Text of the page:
A specialist forensic psychiatrist hired by Jason Rohde questioned the evidence suggesting that his client had devised an elaborate ruse to make his wife Susan’s death look like a suicide and said it was, ironically, Susan “who had features typical of men who kill their partners”.
According to Dr Larissa Panieri-Peter, Rohde also had no risk factors for intimate partner homicide.
None of this evidence will carry any weight, however, after the Western Cape High Court dismissed her from the stand on Tuesday after repeated objections that started when she began her testimony on Monday.
Judge Gayaat Salie-Hlophe’s objections related to the witness overstepping her role, using anonymous sources and alleging certain facts, which she claimed were given to her by the Rohde’s marital counsellor and individual psychologists, “but which was not put to them during their evidence”.
The judge said Panieri-Peter’s 43-page report and testimony was nothing more than a regurgitation of testimonies already placed before this court.
Panieri-Peter had painted a picture of the whole case by laying out aspects of the testimonies of Rohde, family members and colleagues, the forensic pathologists and mental health professionals.
She also repeated testimony that had already been heard and tested on the Rohde’s personal backgrounds, marriage and events leading up to Susan’s death.
Salie-Hlophe said she was not given the report before Panieri-Peter started her testimony, and had only recently finished reading it.
Some wondered what was in the rest of the report handed up to court, as Panieri-Peter had only managed to read out half on Monday before being dismissed on Tuesday.
Her professional opinion in the document was that the “crescendo of events” involving the pain of Jason’s affair, discovering he was still seeing his mistress, and realising her marriage was over, “would have been enough, in the context of the previous months, for her to take her own life”.
She said the circumstances of the weekend at Spier had created a terrible humiliation and narcissistic wound to Susan, who had been married to Jason for 22 years.
The second half of the report focused on Rohde’s history, the information he had shared with Panieri-Peter in some 20 hours of interviews and his culpability.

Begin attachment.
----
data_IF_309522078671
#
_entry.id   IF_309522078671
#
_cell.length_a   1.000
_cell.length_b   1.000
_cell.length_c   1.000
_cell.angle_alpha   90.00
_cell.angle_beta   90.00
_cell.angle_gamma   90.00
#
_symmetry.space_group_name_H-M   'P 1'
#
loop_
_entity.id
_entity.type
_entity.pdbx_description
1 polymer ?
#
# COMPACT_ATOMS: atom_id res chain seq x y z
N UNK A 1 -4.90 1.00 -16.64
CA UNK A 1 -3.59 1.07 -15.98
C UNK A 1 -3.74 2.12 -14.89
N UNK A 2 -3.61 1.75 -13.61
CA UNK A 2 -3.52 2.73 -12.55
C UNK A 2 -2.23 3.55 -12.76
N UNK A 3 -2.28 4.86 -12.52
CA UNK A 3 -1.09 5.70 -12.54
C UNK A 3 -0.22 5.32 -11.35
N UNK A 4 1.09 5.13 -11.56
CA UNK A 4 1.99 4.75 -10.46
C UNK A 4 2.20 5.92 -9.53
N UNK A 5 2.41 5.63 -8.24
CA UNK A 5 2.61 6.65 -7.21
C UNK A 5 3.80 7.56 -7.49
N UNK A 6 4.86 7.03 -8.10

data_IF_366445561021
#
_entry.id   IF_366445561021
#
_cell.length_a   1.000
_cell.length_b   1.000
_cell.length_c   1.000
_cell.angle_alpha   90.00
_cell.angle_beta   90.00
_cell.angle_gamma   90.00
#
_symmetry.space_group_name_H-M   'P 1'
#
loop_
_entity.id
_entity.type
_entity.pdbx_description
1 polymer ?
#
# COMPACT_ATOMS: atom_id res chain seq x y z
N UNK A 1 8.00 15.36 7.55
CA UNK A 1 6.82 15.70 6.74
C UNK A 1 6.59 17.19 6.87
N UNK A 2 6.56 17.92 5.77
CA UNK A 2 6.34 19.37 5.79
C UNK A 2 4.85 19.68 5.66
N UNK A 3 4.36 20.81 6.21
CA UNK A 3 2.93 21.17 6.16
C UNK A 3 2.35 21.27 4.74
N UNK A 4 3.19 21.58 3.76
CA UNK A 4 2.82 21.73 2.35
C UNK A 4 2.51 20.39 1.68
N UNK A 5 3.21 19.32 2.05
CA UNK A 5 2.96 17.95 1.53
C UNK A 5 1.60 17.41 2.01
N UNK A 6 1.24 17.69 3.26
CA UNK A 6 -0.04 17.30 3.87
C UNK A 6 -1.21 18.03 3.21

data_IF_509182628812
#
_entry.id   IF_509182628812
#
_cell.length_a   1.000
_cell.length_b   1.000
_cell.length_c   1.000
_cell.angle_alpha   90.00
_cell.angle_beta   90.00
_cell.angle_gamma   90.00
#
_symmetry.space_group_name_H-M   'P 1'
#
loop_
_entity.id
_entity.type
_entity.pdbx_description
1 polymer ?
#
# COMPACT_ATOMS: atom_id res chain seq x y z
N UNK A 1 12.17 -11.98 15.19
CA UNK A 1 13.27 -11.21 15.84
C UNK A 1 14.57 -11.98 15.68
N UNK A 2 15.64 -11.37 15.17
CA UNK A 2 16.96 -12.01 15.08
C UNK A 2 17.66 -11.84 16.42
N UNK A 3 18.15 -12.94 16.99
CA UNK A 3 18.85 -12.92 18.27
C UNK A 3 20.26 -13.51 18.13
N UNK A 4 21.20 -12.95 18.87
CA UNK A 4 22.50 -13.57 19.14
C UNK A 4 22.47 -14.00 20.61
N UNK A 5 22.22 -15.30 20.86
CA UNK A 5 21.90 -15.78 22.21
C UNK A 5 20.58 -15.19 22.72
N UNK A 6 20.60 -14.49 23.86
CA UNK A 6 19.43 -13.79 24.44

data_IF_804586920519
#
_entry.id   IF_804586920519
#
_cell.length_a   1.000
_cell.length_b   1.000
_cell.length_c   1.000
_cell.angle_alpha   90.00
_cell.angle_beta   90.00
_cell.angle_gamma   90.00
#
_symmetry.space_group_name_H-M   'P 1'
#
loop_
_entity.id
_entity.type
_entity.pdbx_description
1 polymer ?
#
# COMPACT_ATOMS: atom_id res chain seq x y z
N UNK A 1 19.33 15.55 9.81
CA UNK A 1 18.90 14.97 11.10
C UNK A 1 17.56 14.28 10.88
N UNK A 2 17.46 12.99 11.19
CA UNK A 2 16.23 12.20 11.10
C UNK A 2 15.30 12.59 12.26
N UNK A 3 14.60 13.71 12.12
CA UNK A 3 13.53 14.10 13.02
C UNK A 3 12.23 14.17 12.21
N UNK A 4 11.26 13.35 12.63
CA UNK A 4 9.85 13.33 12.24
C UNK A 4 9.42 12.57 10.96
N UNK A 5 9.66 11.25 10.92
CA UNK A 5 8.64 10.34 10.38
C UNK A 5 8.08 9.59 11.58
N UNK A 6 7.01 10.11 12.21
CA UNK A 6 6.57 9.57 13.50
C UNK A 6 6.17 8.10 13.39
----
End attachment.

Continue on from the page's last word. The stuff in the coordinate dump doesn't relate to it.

Panieri-Peter said this case did not have “shades of grey” or a middleground between the possibilities of Susan committing suicide or her husband killing her.
“From the information I have available, the postulate would be that, if Mrs Rohde did not commit suicide, Mr Rohde must have killed her in a rage.”
‘Would have required considerable presence of mind’
She said, in this scenario, he would have had to have had the presence of mind to lock the bathroom door from the outside, phone the handyman to help open it, go “through the motions” of a resuscitation, and then persist with a fabricated story.
“All of this would have had to occur in a very short space of time, and would have required considerable presence of mind and a remarkably calculating approach.”
Offering her opinion as a medical practitioner, she said the information available suggested that Susan’s death had occurred “very soon before, if not during” resuscitation attempts.
“This would need to be commented on further by the appropriate pathologists.”
She said, while she was mindful that the ultimate decision rested with the court, from a “purely psychiatric point of view”, she found it “strange that Mr Rohde would not have waited longer before calling for help, or that he would not have rather left his wife and gone to give his presentation, before ‘finding her’ later, when she most certainly would have been dead”.
She also found it strange that he would not have cleaned up the bathroom more and why he would have left her naked, as handyman Desmond Daniels had claimed.
Her view was that Rohde was not “intellectually sophisticated” and this was apparently confirmed by his specialist psychiatrist.
“It would seem far more logical and consistent, if Mr Rohde were to have created an elaborate ruse around suicide, that he would have tried, repeatedly, to emphasise to me and others, including under cross-examination, that she had actually been suicidal all along and that he had also thought so, but that she refused to admit that.
“The impact of the media, of the rage at Mr Rohde, the context in which these events occur, cannot be underestimated in relation to memory, negative bias and the impact of the matter on all concerned.”
‘Compassion and sadness for her’
Besides finding no risk factors in Rohde for murder, she said no evidence to this effect was led in court, and no one she interviewed could think of any related behaviour.
“There was not a single person whom I interviewed who was able to provide any evidence for rage or emotional instability on the part of Mr Rohde… a number of people interviewed expressed shock at Mrs Rohde’s death but felt that, in retrospect, suicide could make sense. No one interviewed felt that, in retrospect, a murder made sense.”
Panieri-Peter stated: “Ironically, Mrs Rohde was the one who had the features typical of men who kill their partners.”
She said jealousy, stalking, trying to control someone’s movements, increased drinking, features of mental pain, depression and mental pain, and insecurity, were all associated with the risk of violence.
This was not meant as a criticism, “as I have an immense amount of compassion and sadness for her”.
Salie-Hlophe rejected Panieri-Peter’s report and testimony in their entirety.
She emphasised that it was the court’s role alone to determine whether Susan’s death was a suicide or homicide.
“Simply put, I perceive that this evidence and report by this witness is nothing more than an attempt by the defence to get a second bite at the cherry.”